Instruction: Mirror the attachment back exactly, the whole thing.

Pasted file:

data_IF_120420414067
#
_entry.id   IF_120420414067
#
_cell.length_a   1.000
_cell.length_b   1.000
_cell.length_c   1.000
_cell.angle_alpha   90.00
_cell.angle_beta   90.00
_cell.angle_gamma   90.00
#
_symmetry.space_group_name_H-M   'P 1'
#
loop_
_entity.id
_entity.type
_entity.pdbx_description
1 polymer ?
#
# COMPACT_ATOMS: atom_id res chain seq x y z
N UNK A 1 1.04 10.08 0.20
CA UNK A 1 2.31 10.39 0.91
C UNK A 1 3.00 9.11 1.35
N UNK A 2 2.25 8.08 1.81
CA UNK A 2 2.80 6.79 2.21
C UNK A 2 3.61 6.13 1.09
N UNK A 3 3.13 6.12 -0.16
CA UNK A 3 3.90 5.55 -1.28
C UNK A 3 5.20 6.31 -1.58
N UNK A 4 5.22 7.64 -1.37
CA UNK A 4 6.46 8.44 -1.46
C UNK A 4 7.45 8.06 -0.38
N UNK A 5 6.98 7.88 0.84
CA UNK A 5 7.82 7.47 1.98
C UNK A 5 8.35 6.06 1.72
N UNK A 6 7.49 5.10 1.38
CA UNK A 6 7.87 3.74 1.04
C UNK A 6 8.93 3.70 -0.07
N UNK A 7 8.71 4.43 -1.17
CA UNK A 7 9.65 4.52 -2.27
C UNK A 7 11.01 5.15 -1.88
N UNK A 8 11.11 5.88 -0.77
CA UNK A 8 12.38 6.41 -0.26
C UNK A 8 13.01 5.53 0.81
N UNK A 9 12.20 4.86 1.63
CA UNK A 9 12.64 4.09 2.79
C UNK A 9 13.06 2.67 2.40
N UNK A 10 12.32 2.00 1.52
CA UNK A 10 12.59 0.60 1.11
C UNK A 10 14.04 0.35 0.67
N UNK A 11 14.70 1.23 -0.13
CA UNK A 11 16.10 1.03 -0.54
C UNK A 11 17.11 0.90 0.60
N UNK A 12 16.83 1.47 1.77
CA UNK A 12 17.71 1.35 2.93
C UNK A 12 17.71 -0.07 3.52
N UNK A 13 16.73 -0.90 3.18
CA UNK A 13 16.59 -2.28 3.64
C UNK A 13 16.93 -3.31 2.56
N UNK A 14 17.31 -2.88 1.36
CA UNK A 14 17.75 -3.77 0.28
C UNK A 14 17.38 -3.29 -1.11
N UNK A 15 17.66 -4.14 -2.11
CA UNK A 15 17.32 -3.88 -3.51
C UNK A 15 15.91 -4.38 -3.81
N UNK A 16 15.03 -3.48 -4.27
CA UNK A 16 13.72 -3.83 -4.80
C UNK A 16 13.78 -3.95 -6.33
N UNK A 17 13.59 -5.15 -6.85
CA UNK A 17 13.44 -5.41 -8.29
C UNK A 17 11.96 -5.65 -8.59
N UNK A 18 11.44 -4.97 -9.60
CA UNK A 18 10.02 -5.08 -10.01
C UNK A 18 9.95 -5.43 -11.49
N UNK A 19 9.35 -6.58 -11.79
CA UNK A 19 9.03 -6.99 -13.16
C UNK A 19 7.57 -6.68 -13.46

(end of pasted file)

data_IF_120420414067
#
_entry.id   IF_120420414067
#
_cell.length_a   1.000
_cell.length_b   1.000
_cell.length_c   1.000
_cell.angle_alpha   90.00
_cell.angle_beta   90.00
_cell.angle_gamma   90.00
#
_symmetry.space_group_name_H-M   'P 1'
#
loop_
_entity.id
_entity.type
_entity.pdbx_description
1 polymer ?
#
# COMPACT_ATOMS: atom_id res chain seq x y z
N UNK A 1 1.04 10.08 0.20
CA UNK A 1 2.31 10.39 0.91
C UNK A 1 3.00 9.11 1.35
N UNK A 2 2.25 8.08 1.81
CA UNK A 2 2.80 6.79 2.21
C UNK A 2 3.61 6.13 1.09
N UNK A 3 3.13 6.12 -0.16
CA UNK A 3 3.90 5.55 -1.28
C UNK A 3 5.20 6.31 -1.58
N UNK A 4 5.22 7.64 -1.37
CA UNK A 4 6.46 8.44 -1.46
C UNK A 4 7.45 8.06 -0.38
N UNK A 5 6.98 7.88 0.84
CA UNK A 5 7.82 7.47 1.98
C UNK A 5 8.35 6.06 1.72
N UNK A 6 7.49 5.10 1.38
CA UNK A 6 7.87 3.74 1.04
C UNK A 6 8.93 3.70 -0.07
N UNK A 7 8.71 4.43 -1.17
CA UNK A 7 9.65 4.52 -2.27
C UNK A 7 11.01 5.15 -1.88
N UNK A 8 11.11 5.88 -0.77
CA UNK A 8 12.38 6.41 -0.26
C UNK A 8 13.01 5.53 0.81
N UNK A 9 12.20 4.86 1.63
CA UNK A 9 12.64 4.09 2.79
C UNK A 9 13.06 2.67 2.40
N UNK A 10 12.32 2.00 1.52
CA UNK A 10 12.59 0.60 1.11
C UNK A 10 14.04 0.35 0.67
N UNK A 11 14.70 1.23 -0.13
CA UNK A 11 16.10 1.03 -0.54
C UNK A 11 17.11 0.90 0.60
N UNK A 12 16.83 1.47 1.77
CA UNK A 12 17.71 1.35 2.93
C UNK A 12 17.71 -0.07 3.52
N UNK A 13 16.73 -0.90 3.18
CA UNK A 13 16.59 -2.28 3.64
C UNK A 13 16.93 -3.31 2.56
N UNK A 14 17.31 -2.88 1.36
CA UNK A 14 17.75 -3.77 0.28
C UNK A 14 17.38 -3.29 -1.11
N UNK A 15 17.66 -4.14 -2.11
CA UNK A 15 17.32 -3.88 -3.51
C UNK A 15 15.91 -4.38 -3.81
N UNK A 16 15.03 -3.48 -4.27
CA UNK A 16 13.72 -3.83 -4.80
C UNK A 16 13.78 -3.95 -6.33
N UNK A 17 13.59 -5.15 -6.85
CA UNK A 17 13.44 -5.41 -8.29
C UNK A 17 11.96 -5.65 -8.59
N UNK A 18 11.44 -4.97 -9.60
CA UNK A 18 10.02 -5.08 -10.01
C UNK A 18 9.95 -5.43 -11.49
N UNK A 19 9.35 -6.58 -11.79
CA UNK A 19 9.03 -6.99 -13.16
C UNK A 19 7.57 -6.68 -13.46